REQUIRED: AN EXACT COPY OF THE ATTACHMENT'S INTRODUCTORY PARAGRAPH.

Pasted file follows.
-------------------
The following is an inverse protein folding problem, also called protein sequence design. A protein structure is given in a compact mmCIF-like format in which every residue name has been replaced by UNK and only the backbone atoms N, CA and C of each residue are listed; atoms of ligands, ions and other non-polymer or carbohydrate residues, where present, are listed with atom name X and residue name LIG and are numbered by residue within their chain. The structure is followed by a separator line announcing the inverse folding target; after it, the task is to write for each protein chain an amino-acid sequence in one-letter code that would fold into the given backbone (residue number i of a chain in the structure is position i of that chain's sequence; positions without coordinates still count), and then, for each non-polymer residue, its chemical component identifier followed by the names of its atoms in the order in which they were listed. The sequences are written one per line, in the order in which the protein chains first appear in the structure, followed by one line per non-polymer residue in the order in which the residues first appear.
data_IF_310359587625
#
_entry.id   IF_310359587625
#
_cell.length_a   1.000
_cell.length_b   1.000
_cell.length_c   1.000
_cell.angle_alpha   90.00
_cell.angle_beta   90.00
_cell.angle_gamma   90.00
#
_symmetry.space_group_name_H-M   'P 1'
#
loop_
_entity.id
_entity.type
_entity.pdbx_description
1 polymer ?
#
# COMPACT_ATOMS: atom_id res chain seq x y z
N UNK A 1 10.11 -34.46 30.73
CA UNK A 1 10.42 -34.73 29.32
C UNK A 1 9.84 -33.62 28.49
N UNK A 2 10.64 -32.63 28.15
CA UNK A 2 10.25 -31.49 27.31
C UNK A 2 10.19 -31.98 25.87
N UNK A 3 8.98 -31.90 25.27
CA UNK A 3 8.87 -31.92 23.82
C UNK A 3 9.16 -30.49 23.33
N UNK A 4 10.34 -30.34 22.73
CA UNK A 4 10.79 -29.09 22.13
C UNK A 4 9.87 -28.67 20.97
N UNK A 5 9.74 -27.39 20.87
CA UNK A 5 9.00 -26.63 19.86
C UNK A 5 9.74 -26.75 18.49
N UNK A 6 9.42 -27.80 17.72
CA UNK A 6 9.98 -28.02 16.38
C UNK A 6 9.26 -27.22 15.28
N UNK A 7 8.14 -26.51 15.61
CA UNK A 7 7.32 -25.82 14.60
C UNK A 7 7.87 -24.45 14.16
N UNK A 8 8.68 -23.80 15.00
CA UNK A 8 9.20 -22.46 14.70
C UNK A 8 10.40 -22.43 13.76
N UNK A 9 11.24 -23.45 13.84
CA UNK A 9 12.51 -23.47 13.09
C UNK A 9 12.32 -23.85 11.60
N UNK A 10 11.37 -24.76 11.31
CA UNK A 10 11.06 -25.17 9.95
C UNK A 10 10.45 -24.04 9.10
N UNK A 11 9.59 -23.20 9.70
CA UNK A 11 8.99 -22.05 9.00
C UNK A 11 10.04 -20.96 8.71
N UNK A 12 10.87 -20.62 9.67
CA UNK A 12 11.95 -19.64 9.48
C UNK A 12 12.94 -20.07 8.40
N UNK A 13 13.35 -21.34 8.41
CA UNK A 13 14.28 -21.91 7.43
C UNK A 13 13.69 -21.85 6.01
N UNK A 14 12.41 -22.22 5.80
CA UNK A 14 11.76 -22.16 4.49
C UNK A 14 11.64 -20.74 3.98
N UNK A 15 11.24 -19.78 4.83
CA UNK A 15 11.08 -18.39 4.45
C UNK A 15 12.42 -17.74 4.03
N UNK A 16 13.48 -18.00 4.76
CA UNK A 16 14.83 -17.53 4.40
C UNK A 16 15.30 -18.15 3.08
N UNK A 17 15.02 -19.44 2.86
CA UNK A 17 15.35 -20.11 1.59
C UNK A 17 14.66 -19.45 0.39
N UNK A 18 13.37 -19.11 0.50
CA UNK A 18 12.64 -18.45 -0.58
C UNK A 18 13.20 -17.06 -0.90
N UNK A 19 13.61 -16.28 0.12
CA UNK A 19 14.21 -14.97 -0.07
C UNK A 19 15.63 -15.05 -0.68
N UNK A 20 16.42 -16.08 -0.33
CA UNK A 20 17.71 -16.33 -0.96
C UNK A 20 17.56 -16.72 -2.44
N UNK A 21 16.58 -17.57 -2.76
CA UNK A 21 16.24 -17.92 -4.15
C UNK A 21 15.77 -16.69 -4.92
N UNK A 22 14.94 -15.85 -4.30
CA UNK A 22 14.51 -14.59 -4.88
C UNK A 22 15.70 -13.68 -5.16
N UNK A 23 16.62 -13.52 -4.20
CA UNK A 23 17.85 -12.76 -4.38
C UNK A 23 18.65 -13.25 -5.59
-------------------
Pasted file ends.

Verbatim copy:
The following is an inverse protein folding problem, also called protein sequence design. A protein structure is given in a compact mmCIF-like format in which every residue name has been replaced by UNK and only the backbone atoms N, CA and C of each residue are listed; atoms of ligands, ions and other non-polymer or carbohydrate residues, where present, are listed with atom name X and residue name LIG and are numbered by residue within their chain. The structure is followed by a separator line announcing the inverse folding target; after it, the task is to write for each protein chain an amino-acid sequence in one-letter code that would fold into the given backbone (residue number i of a chain in the structure is position i of that chain's sequence; positions without coordinates still count), and then, for each non-polymer residue, its chemical component identifier followed by the names of its atoms in the order in which they were listed. The sequences are written one per line, in the order in which the protein chains first appear in the structure, followed by one line per non-polymer residue in the order in which the residues first appear.